The scaling behavior varies as temporal scales changing from short-range to long-range, which inevitably induces the transition in the shear-branching structure. From Fig. 4, at the temperatures and the strain rate except the turning temperature 223K with the strain rate of 2.5×10−4 s−1, there is only scale-free behavior in some narrow scales of zones, i.e. the fractal behavior is broken in the long temporal range [such as Fig. 4(a)], reflecting that there is no global fractal behavior in the long range, and meaning that the shear branching process is complicated in the temporal medium-range or long-range. The broken scaling behavior on the global temporal scales of q means the disordered structure in the long range. Meanwhile, when the temperature decreases and/or the strain rate increases, the global scaling behavior is the most obvious at the intermediate temperature of 223K and a larger strain rate of 2.5×10−2s−1 [see Fig. 4(f)], at which the structure evolves in a manner of a self-similar fractal. Therefore, it is evident that the fractal structure with a scale-free behavior bursts at a critical temperature with a large strain rate.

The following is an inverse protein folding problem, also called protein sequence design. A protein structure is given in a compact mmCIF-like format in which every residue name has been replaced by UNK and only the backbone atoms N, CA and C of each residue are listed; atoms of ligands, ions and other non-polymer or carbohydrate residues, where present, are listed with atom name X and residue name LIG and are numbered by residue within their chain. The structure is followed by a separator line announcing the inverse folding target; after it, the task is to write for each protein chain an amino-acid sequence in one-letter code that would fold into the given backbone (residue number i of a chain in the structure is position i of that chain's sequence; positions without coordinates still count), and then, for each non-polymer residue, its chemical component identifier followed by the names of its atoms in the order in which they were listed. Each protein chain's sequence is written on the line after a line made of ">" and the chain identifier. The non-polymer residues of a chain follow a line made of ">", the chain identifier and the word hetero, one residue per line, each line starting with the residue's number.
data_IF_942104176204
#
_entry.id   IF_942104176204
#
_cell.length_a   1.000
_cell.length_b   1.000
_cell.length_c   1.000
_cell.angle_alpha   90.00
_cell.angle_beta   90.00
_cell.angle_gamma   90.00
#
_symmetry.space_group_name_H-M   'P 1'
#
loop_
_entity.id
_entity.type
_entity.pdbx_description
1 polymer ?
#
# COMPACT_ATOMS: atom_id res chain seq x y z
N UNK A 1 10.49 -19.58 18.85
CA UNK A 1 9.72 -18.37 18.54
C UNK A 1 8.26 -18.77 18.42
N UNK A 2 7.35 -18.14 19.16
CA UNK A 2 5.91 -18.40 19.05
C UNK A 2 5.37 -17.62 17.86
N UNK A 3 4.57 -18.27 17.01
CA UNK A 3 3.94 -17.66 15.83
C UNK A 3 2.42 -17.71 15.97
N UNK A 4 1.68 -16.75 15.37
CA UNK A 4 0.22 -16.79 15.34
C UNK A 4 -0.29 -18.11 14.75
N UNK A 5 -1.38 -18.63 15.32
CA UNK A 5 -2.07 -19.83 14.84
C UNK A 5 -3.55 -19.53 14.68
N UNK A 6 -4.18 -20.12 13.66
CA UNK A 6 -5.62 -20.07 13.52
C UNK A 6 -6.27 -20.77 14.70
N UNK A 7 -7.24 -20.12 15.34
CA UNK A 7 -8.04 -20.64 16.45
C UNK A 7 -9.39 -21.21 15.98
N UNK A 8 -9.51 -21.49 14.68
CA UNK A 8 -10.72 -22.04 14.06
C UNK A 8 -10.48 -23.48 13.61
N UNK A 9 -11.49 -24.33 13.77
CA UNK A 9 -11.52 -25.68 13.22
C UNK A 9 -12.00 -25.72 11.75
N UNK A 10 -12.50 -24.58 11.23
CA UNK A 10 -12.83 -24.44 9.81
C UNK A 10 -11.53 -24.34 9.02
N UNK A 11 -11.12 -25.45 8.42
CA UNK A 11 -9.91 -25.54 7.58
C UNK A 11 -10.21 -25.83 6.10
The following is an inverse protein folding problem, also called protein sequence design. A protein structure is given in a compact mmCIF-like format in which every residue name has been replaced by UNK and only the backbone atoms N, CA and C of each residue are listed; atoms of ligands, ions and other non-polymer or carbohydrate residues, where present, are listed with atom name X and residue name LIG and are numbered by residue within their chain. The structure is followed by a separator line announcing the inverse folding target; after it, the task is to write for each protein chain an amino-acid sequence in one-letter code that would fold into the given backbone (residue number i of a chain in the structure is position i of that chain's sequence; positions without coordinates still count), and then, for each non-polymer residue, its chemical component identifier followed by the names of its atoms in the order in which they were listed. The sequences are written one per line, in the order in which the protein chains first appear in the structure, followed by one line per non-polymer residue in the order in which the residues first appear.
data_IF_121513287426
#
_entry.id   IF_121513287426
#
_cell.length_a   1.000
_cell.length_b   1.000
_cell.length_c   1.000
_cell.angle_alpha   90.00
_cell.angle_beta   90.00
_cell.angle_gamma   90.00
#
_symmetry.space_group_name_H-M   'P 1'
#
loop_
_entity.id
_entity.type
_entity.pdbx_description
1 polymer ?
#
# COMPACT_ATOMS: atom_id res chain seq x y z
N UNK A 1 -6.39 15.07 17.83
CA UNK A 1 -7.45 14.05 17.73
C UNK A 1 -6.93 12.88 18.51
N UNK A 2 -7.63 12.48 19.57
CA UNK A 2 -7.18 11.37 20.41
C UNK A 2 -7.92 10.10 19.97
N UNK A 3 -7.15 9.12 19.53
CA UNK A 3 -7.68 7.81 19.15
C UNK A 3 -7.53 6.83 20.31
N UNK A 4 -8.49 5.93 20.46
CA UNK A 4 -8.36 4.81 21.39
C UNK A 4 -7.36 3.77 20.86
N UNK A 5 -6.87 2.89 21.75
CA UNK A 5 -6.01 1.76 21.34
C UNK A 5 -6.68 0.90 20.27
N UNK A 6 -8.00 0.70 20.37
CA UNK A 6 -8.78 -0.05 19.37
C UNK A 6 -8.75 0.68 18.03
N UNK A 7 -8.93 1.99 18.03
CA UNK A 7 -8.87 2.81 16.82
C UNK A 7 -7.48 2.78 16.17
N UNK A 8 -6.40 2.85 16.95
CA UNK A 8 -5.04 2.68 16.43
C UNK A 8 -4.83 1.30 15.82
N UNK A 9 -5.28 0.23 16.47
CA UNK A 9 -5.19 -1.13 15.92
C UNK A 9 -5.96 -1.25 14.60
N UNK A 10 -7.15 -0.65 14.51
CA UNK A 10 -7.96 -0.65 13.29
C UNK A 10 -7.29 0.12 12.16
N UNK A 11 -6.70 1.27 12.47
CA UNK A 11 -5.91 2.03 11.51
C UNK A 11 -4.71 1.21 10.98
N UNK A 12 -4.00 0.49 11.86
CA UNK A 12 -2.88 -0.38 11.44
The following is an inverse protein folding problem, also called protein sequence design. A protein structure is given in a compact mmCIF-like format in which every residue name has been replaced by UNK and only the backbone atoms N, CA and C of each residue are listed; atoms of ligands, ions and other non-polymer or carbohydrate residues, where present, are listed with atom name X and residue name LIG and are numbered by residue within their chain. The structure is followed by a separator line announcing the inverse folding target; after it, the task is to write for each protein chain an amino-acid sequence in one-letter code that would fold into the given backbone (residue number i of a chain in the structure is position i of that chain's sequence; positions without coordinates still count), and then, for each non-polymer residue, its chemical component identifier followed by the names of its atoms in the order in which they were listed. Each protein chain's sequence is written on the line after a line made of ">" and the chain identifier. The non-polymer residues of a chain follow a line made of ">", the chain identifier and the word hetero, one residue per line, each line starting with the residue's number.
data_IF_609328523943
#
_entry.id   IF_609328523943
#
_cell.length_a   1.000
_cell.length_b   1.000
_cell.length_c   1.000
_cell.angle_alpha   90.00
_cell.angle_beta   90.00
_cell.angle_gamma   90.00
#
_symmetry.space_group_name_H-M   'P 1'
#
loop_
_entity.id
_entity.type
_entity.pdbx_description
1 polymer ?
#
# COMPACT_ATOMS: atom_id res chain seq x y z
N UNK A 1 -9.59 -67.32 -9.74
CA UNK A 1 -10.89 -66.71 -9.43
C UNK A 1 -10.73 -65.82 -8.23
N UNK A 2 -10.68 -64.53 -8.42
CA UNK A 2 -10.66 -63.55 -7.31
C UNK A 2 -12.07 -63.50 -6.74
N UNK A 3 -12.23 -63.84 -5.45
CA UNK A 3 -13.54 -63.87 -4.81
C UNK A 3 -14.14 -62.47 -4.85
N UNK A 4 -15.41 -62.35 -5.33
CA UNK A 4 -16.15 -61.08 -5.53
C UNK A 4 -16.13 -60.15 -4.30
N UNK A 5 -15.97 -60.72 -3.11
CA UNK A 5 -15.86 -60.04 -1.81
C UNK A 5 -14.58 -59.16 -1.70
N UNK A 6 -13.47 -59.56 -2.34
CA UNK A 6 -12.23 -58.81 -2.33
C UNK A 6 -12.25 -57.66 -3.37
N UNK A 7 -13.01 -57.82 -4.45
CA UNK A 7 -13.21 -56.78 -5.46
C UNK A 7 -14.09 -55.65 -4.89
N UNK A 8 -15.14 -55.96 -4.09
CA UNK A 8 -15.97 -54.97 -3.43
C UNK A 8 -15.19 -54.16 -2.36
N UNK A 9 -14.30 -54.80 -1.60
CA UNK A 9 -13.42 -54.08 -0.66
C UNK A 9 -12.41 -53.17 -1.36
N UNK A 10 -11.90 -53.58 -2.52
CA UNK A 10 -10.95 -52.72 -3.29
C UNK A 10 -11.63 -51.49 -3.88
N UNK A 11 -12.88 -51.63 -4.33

Although the serrated flow dynamics in the BMGs is also influenced by the strain rate6, note that the strain rate ranges in a narrow zone from ~10−4 s−1 to ~10−2 s−1, there is no sufficient data to show the transition of the scaling behavior at an intermediate strain rate. Figure 4 shows that the turning temperature cannot be significantly influenced by the strain rate. It also will remain further discussing about the transition of the scaling behavior at the intermediate temperature. Considering the fractal structure of the shear branching is percolation assisted, as such, the percolation theory is used to further explore the scaling transition at the turning temperature.
Based on the composite mechanics26, the yield strength of the glass is dependent on Vα: